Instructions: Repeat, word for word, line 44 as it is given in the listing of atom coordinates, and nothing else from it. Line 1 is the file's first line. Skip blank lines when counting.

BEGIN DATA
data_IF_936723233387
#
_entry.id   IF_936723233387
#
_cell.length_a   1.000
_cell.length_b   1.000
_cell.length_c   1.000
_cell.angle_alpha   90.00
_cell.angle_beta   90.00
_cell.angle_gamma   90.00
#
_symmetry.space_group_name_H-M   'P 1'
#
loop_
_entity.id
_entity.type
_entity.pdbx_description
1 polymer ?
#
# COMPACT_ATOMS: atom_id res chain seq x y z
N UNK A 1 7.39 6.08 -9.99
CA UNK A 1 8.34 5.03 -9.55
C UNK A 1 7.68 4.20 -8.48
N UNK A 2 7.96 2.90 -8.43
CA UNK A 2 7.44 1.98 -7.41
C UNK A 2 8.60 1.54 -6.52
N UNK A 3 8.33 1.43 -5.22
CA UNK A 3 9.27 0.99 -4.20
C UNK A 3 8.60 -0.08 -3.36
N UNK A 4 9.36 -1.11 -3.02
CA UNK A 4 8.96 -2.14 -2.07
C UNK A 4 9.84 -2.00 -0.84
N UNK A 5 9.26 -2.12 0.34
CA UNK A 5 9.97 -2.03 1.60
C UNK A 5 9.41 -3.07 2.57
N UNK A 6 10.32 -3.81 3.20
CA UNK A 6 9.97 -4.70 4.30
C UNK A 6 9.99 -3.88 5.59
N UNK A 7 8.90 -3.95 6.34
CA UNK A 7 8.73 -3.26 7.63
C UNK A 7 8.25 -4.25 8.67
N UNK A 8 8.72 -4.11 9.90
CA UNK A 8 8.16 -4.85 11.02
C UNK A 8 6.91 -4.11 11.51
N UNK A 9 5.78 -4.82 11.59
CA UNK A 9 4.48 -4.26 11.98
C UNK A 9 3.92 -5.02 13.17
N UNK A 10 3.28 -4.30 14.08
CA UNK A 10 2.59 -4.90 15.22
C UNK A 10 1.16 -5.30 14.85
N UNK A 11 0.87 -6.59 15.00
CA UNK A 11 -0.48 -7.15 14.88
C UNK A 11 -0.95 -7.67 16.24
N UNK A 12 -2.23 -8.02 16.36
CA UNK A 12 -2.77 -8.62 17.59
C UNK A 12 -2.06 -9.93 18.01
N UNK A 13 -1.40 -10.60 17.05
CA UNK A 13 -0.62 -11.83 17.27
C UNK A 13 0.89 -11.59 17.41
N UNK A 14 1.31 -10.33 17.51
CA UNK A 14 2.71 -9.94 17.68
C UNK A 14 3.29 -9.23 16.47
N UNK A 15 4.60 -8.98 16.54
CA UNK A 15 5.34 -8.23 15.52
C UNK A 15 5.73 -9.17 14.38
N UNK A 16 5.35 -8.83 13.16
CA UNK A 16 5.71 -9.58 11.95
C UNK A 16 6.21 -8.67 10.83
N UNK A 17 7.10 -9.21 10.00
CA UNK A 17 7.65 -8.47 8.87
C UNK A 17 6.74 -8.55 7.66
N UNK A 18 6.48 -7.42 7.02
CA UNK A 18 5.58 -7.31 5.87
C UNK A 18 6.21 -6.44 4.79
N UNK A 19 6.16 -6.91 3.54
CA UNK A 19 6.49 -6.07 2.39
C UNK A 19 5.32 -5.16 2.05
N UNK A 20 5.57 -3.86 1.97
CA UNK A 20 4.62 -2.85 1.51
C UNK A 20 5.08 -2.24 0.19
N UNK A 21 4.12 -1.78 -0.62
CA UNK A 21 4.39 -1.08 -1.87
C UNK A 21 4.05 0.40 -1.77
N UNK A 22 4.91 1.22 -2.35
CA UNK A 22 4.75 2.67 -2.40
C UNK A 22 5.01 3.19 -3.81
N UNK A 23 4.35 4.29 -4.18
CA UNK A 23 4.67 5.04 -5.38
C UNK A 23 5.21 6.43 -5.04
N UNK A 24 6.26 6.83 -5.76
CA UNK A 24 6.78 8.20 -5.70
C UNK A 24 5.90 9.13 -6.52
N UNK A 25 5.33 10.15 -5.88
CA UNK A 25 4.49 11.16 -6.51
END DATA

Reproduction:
C UNK A 8 6.91 -4.11 11.51